1 Corinthians 1:18-19, 25
18 For the message of the cross is foolishness to those who are perishing, but to us who are being saved it is the power of God. 19 For it is written: “I will destroy the wisdom of the wise; the intelligence of the intelligent I will frustrate.”25 For the foolishness of God is wiser than human wisdom, and the weakness of God is stronger than human strength.
The Lord said, “Go out and stand on the mountain in the presence of the Lord, for the Lord is about to pass by.” Then a great and powerful wind tore the mountains apart and shattered the rocks before the Lord, but the Lord was not in the wind. After the wind there was an earthquake, but the Lord was not in the earthquake. After the earthquake came a fire, but the Lord was not in the fire. And after the fire came a gentle whisper. When Elijah heard it, he pulled his cloak over his face and went out and stood at the mouth of the cave.
Ask and it will be given to you; seek and you will find; knock and the door will be opened to you. For everyone who asks receives; he who seeks finds; and to him who knocks, the door will be opened.
As the director of student ministries at my church, I spend the majority of time with children and youth. It's in the times spent with my middle and high school youth that the subject of prayer is brought up most often.
What ever happened to “community” anyway? The earliest Christian circles certainly understood the value and camaraderie that comes with holding together a group of earnest disciples of Jesus and his Apostles. Acts 2:42–47 explains the communal aspects of the first groups of believers who “were together and had everything in common,” and “broke bread in their homes and ate together with glad and sincere hearts, praising God and enjoying the favor of all the people.”
I could feel the intent and even apprehensive gaze of the congregation as I sat down on the floor for Children’s Sermon. I knew what they were all thinking, and I was thinking the same thing: will I be able to get back up off of this floor?
On October 10, the cover of our church's bulletin depicted the silhouette of a cross on a church steeple surrounded by high-rise office buildings in a large city at dusk. The scripture quoted there is Jeremiah 29:7, “Seek the welfare of the city where I have sent you into exile, and pray to the LORD on its behalf, for in its welfare you will find your welfare.” Philip and I were out of town that Sunday and missed what was no doubt was a very inspiring message, so I picked up my Bible and read “the rest of the story” in Jeremiah chapter 29, verses 1-14.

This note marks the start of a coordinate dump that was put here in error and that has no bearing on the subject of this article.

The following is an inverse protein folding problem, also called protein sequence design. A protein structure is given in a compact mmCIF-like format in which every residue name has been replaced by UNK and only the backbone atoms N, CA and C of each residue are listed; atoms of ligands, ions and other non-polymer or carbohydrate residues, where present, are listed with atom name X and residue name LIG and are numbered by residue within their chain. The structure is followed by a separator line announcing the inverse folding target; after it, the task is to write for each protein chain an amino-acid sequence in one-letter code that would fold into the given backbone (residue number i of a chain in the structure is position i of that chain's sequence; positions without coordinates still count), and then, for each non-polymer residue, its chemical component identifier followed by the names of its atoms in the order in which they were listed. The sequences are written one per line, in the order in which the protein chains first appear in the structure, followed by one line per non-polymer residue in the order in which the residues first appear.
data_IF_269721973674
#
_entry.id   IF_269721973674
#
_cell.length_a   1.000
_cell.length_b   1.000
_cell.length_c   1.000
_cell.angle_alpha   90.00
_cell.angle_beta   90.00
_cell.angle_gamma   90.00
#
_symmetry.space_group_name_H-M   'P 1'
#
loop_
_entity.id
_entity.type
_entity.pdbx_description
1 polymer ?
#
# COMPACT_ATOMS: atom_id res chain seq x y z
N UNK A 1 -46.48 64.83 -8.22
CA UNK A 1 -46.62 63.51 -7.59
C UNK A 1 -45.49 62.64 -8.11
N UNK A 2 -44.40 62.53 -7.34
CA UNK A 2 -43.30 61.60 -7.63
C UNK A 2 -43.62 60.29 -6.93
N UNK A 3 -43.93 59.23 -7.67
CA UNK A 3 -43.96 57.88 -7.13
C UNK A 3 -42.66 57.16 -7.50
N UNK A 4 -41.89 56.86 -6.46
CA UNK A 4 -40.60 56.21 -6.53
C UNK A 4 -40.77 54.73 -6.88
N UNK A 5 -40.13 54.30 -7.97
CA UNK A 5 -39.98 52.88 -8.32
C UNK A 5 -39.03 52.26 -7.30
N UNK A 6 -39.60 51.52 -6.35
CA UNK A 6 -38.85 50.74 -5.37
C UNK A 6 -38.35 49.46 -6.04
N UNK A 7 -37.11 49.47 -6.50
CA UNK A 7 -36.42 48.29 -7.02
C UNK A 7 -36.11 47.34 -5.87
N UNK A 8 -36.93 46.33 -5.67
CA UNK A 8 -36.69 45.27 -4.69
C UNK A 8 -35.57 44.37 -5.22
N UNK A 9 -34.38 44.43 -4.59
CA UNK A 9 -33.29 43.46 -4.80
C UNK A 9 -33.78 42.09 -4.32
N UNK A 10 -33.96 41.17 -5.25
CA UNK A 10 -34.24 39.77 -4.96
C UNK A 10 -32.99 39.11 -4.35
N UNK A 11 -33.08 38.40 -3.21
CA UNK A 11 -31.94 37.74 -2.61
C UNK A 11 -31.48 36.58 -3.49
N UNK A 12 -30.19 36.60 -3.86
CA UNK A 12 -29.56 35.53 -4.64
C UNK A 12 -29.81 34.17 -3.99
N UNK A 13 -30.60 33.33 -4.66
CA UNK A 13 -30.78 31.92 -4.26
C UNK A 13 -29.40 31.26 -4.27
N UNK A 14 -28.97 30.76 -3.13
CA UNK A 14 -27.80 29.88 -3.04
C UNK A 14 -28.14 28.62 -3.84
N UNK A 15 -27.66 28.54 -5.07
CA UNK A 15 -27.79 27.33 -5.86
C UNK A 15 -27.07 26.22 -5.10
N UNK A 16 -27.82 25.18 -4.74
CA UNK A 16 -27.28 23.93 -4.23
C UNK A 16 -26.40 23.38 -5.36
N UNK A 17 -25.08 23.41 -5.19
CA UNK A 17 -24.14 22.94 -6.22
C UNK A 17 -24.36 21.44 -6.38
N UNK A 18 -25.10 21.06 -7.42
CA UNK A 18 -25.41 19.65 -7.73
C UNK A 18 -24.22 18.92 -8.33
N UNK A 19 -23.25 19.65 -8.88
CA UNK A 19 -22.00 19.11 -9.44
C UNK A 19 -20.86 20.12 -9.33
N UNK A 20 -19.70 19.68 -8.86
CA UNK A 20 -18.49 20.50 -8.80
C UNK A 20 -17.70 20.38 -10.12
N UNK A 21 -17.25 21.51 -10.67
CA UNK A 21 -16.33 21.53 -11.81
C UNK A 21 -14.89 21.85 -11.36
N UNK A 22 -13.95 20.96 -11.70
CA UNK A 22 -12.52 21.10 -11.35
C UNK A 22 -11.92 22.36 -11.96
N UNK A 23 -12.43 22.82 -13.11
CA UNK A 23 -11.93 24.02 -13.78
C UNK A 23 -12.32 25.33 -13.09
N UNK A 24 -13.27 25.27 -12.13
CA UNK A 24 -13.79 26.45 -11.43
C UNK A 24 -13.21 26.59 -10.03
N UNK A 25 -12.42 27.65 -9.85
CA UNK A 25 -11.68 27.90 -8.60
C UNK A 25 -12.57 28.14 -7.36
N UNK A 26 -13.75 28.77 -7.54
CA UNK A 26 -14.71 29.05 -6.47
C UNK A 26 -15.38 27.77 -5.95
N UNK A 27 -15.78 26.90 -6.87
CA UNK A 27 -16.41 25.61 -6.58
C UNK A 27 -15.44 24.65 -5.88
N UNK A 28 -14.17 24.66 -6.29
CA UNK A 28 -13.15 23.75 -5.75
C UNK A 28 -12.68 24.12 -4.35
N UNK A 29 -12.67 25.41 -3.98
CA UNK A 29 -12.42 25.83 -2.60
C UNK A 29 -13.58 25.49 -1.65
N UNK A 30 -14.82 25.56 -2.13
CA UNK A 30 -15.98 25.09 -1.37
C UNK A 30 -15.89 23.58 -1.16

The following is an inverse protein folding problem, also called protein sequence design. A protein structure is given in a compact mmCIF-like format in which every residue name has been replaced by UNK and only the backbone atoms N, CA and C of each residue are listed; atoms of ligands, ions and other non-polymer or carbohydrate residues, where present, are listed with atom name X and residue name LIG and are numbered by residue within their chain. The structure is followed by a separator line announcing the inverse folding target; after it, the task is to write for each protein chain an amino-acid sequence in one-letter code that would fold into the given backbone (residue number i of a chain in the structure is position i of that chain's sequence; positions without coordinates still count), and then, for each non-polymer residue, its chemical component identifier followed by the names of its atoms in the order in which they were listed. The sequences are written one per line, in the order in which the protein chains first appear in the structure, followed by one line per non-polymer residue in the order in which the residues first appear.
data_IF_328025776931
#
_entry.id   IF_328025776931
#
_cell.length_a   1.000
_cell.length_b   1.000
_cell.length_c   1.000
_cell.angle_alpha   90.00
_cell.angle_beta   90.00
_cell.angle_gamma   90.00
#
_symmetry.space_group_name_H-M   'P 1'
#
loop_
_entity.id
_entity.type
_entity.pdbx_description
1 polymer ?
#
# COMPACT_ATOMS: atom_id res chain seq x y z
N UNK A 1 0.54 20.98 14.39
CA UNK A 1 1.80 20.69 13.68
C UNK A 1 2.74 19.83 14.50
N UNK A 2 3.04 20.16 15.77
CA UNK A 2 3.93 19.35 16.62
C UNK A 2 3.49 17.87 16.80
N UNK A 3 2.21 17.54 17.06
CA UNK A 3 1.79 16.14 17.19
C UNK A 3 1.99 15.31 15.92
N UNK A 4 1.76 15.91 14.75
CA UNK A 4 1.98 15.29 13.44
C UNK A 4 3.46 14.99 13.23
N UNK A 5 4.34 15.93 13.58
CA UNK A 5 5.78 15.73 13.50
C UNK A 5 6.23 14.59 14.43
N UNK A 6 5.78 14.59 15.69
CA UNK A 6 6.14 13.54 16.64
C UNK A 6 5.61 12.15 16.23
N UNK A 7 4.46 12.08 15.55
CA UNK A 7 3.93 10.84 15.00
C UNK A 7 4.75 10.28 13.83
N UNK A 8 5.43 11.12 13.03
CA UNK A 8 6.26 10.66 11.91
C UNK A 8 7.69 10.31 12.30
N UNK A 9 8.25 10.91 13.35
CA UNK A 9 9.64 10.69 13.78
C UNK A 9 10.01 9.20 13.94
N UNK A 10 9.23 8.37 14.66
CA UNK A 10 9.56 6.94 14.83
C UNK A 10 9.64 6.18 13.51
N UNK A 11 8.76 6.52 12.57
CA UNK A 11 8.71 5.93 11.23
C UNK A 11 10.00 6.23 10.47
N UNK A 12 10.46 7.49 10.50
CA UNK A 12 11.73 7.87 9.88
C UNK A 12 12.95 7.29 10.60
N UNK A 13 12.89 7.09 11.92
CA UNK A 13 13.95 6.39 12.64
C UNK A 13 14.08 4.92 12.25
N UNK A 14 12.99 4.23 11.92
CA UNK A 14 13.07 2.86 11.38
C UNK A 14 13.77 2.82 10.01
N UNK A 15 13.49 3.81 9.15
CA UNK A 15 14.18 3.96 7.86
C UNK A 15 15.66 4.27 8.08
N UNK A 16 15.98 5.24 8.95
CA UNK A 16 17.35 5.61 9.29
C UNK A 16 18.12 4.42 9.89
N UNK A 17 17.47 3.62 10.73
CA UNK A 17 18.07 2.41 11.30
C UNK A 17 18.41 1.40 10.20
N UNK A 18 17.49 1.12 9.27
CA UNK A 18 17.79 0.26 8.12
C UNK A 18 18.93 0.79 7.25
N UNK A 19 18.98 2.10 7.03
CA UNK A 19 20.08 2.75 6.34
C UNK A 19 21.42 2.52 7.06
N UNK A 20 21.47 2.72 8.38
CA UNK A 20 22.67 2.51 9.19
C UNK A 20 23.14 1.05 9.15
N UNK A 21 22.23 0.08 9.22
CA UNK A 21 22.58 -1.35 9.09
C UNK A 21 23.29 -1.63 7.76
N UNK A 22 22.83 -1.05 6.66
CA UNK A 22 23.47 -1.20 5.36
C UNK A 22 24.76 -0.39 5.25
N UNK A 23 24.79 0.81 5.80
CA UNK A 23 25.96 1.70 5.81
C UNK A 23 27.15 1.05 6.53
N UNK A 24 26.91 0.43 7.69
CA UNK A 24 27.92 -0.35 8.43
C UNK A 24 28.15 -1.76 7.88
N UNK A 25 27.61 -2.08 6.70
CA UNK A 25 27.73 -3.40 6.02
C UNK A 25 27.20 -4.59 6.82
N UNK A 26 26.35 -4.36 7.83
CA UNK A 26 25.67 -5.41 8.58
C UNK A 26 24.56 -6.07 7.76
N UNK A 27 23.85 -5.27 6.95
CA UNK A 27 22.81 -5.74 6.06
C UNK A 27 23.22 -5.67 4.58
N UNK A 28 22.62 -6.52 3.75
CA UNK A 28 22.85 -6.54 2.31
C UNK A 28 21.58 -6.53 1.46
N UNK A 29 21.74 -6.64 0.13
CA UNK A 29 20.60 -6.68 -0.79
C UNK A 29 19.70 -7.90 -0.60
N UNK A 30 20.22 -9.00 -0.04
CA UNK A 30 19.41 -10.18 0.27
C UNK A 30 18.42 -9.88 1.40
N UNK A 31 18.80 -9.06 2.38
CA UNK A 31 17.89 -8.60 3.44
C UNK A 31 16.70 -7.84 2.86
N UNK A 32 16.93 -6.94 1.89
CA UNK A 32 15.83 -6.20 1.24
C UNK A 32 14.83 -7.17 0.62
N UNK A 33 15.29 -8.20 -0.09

There are many words to describe the past few weeks of my life as pastor. Some of those words are “too much,” “overload,” “migraine-inducing,” “an abundance of activity,” “are you crazy?” or “typical life of a pastor.”
The week before Convocation fit all of the above.
There are seven or eight paved roads in this boom-town that went bust. Each morning at sunrise, or shortly thereafter, Mr. Vernon covers each of them, slowly ambling back and forth, up and down, to the edge of Mr. Ronald’s fields and back –always turning around in front of the church, briefly touching the tip of his cap as a sign of respect to the old, white building that he has never been invited to enter.
Let your light so shine before men, that they may see your good works, and glorify your Father, which is in heaven. - Matthew 5:16
As a pastor in the local church, one of the things that truly inspires me is the stories of people who both initiate and establish new ministries. I’m talking about people who believe their calling is a “God thing.”
“O LORD, you have searched me and known me…”
How wonderful – and how fearful – it is to be known by God.
The Psalmist says in Psalm 139, “O LORD, you have searched me and known me.”
“You have searched me” – the word can have the sense of digging into, of drilling down. “Lord, you have excavated me.” One person translates it, “Lord, You dig me – you dig me, Lord.”